The dramatic events involving the King’s men in Canterbury cathedral aroused horror and disapproval throughout the world and in Palermo they had the effect of averting the idea of a British wedding for the King of Sicily. Nevertheless, two years after the martyrdom of Thomas Becket, Pope Alexander III, having acknowledged the sincere and public repentance of the English monarch, forgave and absolved him.
A year later (1173), the same Alexander canonised Thomas Becket: Canterbury therefore became England’s most important centre of pilgrimage.
Once relations between the Holy See and the English crown were re-established, the court of Palermo recommenced negotiations regarding the much desired Anglo-Sicilian marriage, which was also favoured by the Pope, given that there would be two homogenous bastions, in Northern and Southern Europe, to work against the threat of the German Emperor.

The marriage was celebrated in Palermo on the 13th of February 1177, amidst the enthusiasm of the people of Palermo due to the very young English queen and the stupor of the dignitaries of her court, due to the wealth and pomp of the Sicilian city.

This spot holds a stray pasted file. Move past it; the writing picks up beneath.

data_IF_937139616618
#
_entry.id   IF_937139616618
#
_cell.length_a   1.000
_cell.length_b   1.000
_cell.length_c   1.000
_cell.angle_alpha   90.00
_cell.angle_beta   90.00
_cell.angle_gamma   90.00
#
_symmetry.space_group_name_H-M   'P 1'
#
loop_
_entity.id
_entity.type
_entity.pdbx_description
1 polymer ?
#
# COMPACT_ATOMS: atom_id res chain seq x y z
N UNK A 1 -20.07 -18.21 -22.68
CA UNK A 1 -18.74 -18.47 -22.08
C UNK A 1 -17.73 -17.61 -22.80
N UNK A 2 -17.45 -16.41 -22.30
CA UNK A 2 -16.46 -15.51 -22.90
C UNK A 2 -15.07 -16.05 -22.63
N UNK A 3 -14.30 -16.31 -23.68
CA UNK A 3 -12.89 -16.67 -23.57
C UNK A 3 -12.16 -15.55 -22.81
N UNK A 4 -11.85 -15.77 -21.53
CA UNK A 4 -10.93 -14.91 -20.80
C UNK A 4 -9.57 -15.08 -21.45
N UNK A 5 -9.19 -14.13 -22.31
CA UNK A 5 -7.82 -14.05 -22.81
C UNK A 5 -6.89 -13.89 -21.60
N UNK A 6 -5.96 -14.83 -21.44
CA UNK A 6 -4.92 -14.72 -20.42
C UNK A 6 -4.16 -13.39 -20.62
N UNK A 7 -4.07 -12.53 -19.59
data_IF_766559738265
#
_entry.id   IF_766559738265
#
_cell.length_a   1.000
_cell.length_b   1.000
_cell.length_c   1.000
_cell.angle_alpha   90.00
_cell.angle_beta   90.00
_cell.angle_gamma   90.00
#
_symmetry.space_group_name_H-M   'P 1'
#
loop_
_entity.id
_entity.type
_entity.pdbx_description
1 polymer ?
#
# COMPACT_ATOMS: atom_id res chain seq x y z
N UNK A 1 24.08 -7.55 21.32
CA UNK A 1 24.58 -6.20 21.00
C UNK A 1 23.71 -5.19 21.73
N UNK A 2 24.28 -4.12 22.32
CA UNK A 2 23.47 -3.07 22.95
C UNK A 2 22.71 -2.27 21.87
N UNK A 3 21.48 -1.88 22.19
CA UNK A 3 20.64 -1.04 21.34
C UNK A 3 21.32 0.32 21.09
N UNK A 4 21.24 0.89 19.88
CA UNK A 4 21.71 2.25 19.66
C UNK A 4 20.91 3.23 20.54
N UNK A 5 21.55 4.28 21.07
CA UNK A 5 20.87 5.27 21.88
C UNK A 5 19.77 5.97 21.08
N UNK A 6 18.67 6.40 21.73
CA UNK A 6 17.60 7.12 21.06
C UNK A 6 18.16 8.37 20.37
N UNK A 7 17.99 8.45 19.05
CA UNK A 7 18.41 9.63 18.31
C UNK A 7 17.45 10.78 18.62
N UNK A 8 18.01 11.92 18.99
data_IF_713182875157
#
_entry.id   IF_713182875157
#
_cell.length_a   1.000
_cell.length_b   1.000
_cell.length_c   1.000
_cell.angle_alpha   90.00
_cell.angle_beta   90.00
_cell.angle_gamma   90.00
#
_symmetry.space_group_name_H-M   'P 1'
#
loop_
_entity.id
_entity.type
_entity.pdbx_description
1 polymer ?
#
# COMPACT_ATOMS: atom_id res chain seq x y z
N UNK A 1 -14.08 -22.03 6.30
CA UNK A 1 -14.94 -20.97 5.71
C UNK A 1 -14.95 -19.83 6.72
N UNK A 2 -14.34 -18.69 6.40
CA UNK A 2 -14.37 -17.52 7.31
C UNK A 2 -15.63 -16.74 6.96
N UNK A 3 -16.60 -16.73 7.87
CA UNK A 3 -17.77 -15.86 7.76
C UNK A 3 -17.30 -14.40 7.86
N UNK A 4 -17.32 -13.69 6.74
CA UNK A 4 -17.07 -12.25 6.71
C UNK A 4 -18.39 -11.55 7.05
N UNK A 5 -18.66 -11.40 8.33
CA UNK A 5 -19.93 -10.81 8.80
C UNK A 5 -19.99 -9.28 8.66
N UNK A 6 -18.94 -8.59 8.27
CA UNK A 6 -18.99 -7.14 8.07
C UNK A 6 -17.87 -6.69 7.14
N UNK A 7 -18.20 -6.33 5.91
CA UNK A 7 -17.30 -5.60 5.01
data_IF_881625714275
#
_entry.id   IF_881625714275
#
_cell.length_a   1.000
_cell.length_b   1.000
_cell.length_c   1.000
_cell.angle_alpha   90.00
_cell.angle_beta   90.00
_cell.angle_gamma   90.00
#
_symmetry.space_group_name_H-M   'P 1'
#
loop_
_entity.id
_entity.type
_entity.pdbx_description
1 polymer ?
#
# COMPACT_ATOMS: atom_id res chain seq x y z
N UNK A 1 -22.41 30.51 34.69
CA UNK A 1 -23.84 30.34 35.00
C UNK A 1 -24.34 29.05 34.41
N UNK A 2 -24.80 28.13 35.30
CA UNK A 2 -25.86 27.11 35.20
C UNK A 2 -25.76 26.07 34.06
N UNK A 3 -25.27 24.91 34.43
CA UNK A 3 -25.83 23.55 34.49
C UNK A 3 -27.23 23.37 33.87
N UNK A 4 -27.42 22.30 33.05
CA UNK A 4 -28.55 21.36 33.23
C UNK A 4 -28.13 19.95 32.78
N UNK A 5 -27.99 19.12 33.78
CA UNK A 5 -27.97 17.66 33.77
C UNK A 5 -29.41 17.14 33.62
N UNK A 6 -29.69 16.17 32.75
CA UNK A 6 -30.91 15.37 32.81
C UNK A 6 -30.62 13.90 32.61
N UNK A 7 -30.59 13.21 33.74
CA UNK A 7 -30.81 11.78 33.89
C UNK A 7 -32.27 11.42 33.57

For her subjects, Joan was a good queen and despite the fact that she was the daughter of the implacable enemy of St. Thomas, it is said that she was sincerely devoted to him. The martyr of Canterbury was never forgotten in Palermo by those who had known him, loved him and worshipped him, and we have seen how close he was to Sicily. Some of his relatives had settled definitively on the island of Palermo and in Sciacca. Among the first images of the saints on the mosaics of the apse of the cathedral of Monreale, William II also wanted that of Thomas of Canterbury, who, not by chance, was positioned between the other martyrs who fell defending the Church. It is one of the most beautiful known portraits of the English martyr and it has a notable historical value, as it was composed approximately three years after his death. But this was not the last homage that Palermo paid to the Saint; in the chapel of the Trinity in the Cathedral of Canterbury, there is a mosaic-covered floor on the site that housed the relics of Thomas from 1220 to 1538. In its style and geometric drawing, this floor bears the unmistakable imprint of Palermo’s native artisans.